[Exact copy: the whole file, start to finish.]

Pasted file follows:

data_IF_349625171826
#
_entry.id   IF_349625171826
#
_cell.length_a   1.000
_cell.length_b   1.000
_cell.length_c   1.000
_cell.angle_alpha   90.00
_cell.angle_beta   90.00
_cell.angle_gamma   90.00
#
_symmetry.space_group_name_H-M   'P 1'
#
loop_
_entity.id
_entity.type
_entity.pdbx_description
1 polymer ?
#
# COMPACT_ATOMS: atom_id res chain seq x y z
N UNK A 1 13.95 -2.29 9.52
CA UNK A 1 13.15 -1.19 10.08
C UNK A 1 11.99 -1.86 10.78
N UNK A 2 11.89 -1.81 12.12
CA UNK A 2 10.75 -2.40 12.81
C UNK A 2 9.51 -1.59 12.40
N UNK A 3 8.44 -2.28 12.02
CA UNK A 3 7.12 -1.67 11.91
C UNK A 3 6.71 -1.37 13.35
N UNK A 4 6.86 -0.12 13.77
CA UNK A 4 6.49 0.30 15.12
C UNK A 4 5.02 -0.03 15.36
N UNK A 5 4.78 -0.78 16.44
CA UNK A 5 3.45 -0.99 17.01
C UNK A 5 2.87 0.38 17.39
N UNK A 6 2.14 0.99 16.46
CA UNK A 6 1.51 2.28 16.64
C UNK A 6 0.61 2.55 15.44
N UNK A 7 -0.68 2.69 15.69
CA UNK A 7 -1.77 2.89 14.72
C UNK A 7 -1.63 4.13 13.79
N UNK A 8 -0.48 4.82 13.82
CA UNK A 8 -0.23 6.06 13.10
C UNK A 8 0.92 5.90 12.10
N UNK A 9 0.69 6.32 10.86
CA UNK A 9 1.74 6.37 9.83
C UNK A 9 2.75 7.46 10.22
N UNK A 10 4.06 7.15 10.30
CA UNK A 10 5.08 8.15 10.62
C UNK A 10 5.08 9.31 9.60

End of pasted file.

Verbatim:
data_IF_349625171826
#
_entry.id   IF_349625171826
#
_cell.length_a   1.000
_cell.length_b   1.000
_cell.length_c   1.000
_cell.angle_alpha   90.00
_cell.angle_beta   90.00
_cell.angle_gamma   90.00
#
_symmetry.space_group_name_H-M   'P 1'
#
loop_
_entity.id
_entity.type
_entity.pdbx_description
1 polymer ?
#
# COMPACT_ATOMS: atom_id res chain seq x y z
N UNK A 1 13.95 -2.29 9.52
CA UNK A 1 13.15 -1.19 10.08
C UNK A 1 11.99 -1.86 10.78
N UNK A 2 11.89 -1.81 12.12
CA UNK A 2 10.75 -2.40 12.81
C UNK A 2 9.51 -1.59 12.40
N UNK A 3 8.44 -2.28 12.02
CA UNK A 3 7.12 -1.67 11.91
C UNK A 3 6.71 -1.37 13.35
N UNK A 4 6.86 -0.12 13.77
CA UNK A 4 6.49 0.30 15.12
C UNK A 4 5.02 -0.03 15.36
N UNK A 5 4.78 -0.78 16.44
CA UNK A 5 3.45 -0.99 17.01
C UNK A 5 2.87 0.38 17.39
N UNK A 6 2.14 0.99 16.46
CA UNK A 6 1.51 2.28 16.64
C UNK A 6 0.61 2.55 15.44
N UNK A 7 -0.68 2.69 15.69
CA UNK A 7 -1.77 2.89 14.72
C UNK A 7 -1.63 4.13 13.79
N UNK A 8 -0.48 4.82 13.82
CA UNK A 8 -0.23 6.06 13.10
C UNK A 8 0.92 5.90 12.10
N UNK A 9 0.69 6.32 10.86
CA UNK A 9 1.74 6.37 9.83
C UNK A 9 2.75 7.46 10.22
N UNK A 10 4.06 7.15 10.30
CA UNK A 10 5.08 8.15 10.62
C UNK A 10 5.08 9.31 9.60